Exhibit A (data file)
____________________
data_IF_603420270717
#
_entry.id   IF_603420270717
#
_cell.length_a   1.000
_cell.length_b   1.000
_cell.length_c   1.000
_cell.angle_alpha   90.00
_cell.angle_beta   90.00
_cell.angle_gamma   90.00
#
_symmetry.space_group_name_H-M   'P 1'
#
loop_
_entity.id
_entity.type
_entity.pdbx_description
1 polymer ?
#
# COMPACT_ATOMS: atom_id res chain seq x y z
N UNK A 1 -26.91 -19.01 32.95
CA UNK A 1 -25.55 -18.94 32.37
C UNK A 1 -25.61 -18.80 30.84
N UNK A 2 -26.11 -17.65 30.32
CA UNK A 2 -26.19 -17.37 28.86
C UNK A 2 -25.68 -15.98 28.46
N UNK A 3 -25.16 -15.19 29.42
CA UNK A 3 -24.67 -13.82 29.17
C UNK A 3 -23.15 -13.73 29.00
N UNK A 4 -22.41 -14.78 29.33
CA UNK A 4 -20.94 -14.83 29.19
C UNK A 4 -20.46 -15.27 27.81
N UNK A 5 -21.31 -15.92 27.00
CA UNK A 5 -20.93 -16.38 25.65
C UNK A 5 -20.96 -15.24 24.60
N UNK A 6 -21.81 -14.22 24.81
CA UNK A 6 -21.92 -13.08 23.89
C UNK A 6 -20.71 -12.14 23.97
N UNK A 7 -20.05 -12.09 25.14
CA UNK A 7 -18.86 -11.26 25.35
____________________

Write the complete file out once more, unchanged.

data_IF_603420270717
#
_entry.id   IF_603420270717
#
_cell.length_a   1.000
_cell.length_b   1.000
_cell.length_c   1.000
_cell.angle_alpha   90.00
_cell.angle_beta   90.00
_cell.angle_gamma   90.00
#
_symmetry.space_group_name_H-M   'P 1'
#
loop_
_entity.id
_entity.type
_entity.pdbx_description
1 polymer ?
#
# COMPACT_ATOMS: atom_id res chain seq x y z
N UNK A 1 -26.91 -19.01 32.95
CA UNK A 1 -25.55 -18.94 32.37
C UNK A 1 -25.61 -18.80 30.84
N UNK A 2 -26.11 -17.65 30.32
CA UNK A 2 -26.19 -17.37 28.86
C UNK A 2 -25.68 -15.98 28.46
N UNK A 3 -25.16 -15.19 29.42
CA UNK A 3 -24.67 -13.82 29.17
C UNK A 3 -23.15 -13.73 29.00
N UNK A 4 -22.41 -14.78 29.33
CA UNK A 4 -20.94 -14.83 29.19
C UNK A 4 -20.46 -15.27 27.81
N UNK A 5 -21.31 -15.92 27.00
CA UNK A 5 -20.93 -16.38 25.65
C UNK A 5 -20.96 -15.24 24.60
N UNK A 6 -21.81 -14.22 24.81
CA UNK A 6 -21.92 -13.08 23.89
C UNK A 6 -20.71 -12.14 23.97
N UNK A 7 -20.05 -12.09 25.14
CA UNK A 7 -18.86 -11.26 25.35